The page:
Dr. Richard Ells built this home, now located within the Downtown Quincy Historic District, in 1835. Ells built only the front portion of the house as it stands today, four blocks from the Mississippi River. He lived here until his death in 1848. Quincy, Illinois, was the first Underground Railroad station across the border of Missouri - a slave state. An abolitionist, Ells was actively involved in the Underground Railroad. In 1842 he was caught helping an escaped slave, Charley, from Monticello, Missouri. Charley was brought to the Ells house by a freed black, Barryman Barnett, who had spotted Charley swimming across the Mississippi River. While transporting Charley to Quincy's Mission Institute, a safer hiding place, Ells came across a posse looking for Charley. Charley fled, on Ells advice, and was later found and returned to Missiouri. Ells returned home where he was shortly arrested and charged with harboring and secreting a fugitive slave under the Illinois Criminal Code. Judge Stephen A. Douglas heard the case in April 1843, and fined Ells $400, which he appealed.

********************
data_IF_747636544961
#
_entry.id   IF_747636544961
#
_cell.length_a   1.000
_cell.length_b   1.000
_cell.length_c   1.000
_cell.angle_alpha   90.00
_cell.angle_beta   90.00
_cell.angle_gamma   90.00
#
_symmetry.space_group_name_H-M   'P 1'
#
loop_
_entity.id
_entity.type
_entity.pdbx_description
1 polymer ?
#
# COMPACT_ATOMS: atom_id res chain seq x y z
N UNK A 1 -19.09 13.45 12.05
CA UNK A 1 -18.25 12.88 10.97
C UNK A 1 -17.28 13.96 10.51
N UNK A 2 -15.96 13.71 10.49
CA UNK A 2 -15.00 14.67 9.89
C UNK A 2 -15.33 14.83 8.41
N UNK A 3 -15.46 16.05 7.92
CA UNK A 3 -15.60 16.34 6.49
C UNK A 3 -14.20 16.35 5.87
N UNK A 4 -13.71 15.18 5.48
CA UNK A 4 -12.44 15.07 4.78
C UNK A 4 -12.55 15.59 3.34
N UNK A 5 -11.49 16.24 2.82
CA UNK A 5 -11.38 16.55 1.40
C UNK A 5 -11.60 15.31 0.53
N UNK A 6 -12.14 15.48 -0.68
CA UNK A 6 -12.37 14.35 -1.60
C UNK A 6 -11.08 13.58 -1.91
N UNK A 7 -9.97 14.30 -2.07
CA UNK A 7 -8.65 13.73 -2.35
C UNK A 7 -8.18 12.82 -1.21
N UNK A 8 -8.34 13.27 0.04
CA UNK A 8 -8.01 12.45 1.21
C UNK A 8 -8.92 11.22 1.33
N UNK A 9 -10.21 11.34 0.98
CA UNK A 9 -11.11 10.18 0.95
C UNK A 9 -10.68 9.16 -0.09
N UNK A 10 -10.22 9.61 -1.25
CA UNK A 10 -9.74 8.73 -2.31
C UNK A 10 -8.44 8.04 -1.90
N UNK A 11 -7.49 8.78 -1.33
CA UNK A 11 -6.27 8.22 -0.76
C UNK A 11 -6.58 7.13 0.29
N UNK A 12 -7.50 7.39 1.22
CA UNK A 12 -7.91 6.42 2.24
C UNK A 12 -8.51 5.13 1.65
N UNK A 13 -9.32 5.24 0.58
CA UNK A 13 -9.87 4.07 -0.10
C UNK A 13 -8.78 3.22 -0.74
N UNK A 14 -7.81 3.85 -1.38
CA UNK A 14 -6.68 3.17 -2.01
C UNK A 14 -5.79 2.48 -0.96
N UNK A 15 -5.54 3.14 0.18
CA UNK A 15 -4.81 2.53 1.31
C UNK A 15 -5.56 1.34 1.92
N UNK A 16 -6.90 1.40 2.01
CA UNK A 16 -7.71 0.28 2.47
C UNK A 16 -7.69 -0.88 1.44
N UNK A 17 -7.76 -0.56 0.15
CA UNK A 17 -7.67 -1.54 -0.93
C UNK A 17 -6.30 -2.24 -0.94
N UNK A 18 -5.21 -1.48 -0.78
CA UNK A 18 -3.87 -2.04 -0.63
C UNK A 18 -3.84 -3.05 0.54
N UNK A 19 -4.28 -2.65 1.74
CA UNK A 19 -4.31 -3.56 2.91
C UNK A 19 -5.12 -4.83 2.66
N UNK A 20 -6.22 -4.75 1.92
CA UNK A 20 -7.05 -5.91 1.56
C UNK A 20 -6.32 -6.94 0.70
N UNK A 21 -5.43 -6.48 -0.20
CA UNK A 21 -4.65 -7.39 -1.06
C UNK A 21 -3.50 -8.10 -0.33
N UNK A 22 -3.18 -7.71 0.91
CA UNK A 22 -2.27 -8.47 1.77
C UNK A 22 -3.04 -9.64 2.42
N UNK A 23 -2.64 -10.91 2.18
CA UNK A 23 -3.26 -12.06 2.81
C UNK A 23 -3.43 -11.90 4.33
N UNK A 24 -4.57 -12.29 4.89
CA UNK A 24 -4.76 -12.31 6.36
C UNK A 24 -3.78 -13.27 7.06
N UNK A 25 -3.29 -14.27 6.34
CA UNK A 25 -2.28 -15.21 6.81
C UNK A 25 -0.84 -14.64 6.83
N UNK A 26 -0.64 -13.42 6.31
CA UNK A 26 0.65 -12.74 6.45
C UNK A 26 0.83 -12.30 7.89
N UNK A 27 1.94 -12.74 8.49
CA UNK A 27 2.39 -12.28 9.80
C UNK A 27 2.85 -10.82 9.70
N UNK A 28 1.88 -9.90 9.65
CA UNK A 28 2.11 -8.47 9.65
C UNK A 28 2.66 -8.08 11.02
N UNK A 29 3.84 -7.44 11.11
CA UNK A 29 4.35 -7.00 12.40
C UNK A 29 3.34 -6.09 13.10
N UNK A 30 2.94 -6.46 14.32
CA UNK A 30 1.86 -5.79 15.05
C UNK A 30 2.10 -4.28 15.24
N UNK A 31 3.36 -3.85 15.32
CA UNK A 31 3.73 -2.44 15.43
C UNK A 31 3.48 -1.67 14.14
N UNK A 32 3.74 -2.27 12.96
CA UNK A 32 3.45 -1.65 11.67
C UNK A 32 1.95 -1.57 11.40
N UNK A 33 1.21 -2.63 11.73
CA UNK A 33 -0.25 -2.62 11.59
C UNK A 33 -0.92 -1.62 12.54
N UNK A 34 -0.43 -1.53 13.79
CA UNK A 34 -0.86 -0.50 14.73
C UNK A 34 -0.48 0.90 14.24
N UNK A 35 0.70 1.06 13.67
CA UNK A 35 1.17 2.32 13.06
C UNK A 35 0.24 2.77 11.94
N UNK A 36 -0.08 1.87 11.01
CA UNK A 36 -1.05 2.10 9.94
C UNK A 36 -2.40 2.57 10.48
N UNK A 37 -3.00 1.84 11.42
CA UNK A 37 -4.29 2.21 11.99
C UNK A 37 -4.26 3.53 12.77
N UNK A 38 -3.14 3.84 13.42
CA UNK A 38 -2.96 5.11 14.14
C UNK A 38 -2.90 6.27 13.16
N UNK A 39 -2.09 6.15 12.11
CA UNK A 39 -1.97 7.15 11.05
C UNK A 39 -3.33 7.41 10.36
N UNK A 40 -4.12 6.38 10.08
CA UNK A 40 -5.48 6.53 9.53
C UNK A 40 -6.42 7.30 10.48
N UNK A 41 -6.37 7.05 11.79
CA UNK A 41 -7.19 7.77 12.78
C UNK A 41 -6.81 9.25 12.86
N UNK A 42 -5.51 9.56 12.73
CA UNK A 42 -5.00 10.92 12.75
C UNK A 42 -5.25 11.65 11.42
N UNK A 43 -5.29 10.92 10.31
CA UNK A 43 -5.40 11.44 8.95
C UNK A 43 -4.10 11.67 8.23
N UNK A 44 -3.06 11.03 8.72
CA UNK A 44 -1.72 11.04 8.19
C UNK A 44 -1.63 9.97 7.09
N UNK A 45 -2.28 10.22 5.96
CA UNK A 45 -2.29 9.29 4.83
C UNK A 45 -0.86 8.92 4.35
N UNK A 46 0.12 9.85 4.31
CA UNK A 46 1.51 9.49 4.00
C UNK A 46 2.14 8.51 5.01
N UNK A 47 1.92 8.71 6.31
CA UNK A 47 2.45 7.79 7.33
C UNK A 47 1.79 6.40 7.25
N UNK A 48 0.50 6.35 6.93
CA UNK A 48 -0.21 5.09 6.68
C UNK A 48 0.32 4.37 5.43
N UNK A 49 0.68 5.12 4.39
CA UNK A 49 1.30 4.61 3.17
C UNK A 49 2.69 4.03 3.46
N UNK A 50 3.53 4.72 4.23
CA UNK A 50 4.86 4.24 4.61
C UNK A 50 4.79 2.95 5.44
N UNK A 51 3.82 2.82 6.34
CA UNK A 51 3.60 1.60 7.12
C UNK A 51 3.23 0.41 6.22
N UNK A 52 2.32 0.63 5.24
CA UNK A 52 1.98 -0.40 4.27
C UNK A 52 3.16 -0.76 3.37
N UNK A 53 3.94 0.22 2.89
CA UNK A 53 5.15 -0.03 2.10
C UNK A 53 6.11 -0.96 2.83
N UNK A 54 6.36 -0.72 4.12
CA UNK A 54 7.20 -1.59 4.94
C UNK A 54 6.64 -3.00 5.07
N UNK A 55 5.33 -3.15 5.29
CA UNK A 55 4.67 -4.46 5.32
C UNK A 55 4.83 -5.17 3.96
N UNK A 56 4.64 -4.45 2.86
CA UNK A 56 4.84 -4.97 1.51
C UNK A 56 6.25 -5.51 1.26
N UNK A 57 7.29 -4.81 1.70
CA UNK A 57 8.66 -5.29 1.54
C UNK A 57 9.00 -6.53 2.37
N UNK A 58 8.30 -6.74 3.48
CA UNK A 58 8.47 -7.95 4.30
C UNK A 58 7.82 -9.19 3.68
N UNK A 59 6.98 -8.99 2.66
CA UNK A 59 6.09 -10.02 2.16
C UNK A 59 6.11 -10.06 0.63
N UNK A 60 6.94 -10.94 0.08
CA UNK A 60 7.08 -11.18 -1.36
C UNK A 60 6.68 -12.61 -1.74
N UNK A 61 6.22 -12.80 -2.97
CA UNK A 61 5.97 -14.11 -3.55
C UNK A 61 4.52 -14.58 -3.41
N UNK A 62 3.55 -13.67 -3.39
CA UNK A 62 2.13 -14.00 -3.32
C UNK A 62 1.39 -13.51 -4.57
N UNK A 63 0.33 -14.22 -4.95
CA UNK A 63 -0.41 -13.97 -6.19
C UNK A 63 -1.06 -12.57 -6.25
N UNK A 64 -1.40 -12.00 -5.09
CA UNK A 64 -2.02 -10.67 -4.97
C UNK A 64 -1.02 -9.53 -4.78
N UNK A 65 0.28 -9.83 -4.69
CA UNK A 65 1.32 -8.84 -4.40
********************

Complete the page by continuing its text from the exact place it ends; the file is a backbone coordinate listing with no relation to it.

Meanwhile, Ells became president of the Illinois Anti-Slavery Party in 1843 and was a candidate for the Liberty Party for the presidential election of 1844. He lost his appeal to the Illinois Supreme Court, the process of which drained him financially and emotionally. Ells died on a riverboat on the Ohio River while on a trip east to rest. His estate appealed his case to United States Supreme Court, which also upheld the guilt verdict. The town of Quincy is also notable as the location of the sixth Lincoln-Douglas debate of their senatorial campaign on October 13, 1858, a debate which centered on the question of expansion of slavery.